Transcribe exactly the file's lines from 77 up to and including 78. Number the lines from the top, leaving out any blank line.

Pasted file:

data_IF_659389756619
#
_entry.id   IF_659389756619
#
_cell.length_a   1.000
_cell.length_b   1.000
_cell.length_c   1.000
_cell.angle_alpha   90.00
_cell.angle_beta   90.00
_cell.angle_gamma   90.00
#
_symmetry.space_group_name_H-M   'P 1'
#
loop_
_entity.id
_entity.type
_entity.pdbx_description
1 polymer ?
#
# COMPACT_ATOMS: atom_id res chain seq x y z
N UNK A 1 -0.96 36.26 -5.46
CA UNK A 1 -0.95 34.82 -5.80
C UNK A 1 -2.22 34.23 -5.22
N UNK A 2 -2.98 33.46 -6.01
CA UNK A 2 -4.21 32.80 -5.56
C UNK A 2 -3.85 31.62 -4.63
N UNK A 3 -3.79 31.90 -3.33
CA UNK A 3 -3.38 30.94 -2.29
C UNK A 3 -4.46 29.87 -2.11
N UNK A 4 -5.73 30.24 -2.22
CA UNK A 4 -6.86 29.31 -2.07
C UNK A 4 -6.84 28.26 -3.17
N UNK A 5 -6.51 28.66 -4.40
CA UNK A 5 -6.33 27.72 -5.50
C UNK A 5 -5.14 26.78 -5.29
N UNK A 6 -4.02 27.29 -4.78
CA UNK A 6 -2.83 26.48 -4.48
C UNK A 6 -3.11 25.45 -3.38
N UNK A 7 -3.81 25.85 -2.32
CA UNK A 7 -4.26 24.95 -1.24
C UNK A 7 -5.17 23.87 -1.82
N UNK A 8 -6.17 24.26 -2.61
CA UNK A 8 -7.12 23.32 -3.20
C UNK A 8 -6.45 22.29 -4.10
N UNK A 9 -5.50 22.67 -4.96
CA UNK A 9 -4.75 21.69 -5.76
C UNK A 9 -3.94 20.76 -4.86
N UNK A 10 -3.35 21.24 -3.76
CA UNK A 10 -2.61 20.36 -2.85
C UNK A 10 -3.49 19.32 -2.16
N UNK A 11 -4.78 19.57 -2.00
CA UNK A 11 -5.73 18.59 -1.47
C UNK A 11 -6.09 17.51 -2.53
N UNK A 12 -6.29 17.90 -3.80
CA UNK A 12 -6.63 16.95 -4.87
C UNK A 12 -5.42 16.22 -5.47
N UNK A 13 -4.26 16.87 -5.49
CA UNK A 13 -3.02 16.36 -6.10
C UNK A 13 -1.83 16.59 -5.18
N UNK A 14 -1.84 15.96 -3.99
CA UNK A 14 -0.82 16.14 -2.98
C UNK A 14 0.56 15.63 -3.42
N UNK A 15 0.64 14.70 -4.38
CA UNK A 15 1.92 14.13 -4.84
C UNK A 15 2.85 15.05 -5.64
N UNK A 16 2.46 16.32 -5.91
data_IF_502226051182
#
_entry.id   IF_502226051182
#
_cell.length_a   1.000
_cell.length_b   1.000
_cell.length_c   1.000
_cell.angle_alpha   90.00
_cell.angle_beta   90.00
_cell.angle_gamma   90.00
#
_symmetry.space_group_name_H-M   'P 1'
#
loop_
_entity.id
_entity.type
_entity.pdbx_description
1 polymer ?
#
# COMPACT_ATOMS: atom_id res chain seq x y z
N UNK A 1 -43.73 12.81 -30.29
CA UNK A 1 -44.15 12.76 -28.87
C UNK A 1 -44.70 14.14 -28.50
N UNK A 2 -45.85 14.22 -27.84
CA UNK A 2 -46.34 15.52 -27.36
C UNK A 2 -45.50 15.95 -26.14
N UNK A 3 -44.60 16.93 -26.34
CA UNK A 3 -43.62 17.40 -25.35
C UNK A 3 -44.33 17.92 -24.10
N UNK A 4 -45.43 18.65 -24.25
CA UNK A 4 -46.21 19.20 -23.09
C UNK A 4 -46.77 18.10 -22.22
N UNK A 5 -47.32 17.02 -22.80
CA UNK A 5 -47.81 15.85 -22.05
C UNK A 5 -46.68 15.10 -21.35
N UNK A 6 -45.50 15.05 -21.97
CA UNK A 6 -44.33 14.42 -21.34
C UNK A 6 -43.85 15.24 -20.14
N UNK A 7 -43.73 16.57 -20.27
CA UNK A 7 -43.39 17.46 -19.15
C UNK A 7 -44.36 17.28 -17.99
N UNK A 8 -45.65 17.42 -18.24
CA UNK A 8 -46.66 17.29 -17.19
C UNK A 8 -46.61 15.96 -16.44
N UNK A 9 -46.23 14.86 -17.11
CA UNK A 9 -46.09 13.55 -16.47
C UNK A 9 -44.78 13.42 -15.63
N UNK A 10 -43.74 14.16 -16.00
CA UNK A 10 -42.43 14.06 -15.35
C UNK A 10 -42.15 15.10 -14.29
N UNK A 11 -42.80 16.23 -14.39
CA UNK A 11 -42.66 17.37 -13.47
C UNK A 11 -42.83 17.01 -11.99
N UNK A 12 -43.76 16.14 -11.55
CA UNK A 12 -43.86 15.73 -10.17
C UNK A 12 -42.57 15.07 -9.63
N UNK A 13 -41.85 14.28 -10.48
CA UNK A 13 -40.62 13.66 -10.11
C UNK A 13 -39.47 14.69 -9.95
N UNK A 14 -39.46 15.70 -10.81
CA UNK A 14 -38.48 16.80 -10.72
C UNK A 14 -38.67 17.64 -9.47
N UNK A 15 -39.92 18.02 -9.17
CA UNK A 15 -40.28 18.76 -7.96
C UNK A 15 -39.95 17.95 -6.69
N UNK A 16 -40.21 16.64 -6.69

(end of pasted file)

#
_symmetry.space_group_name_H-M   'P 1'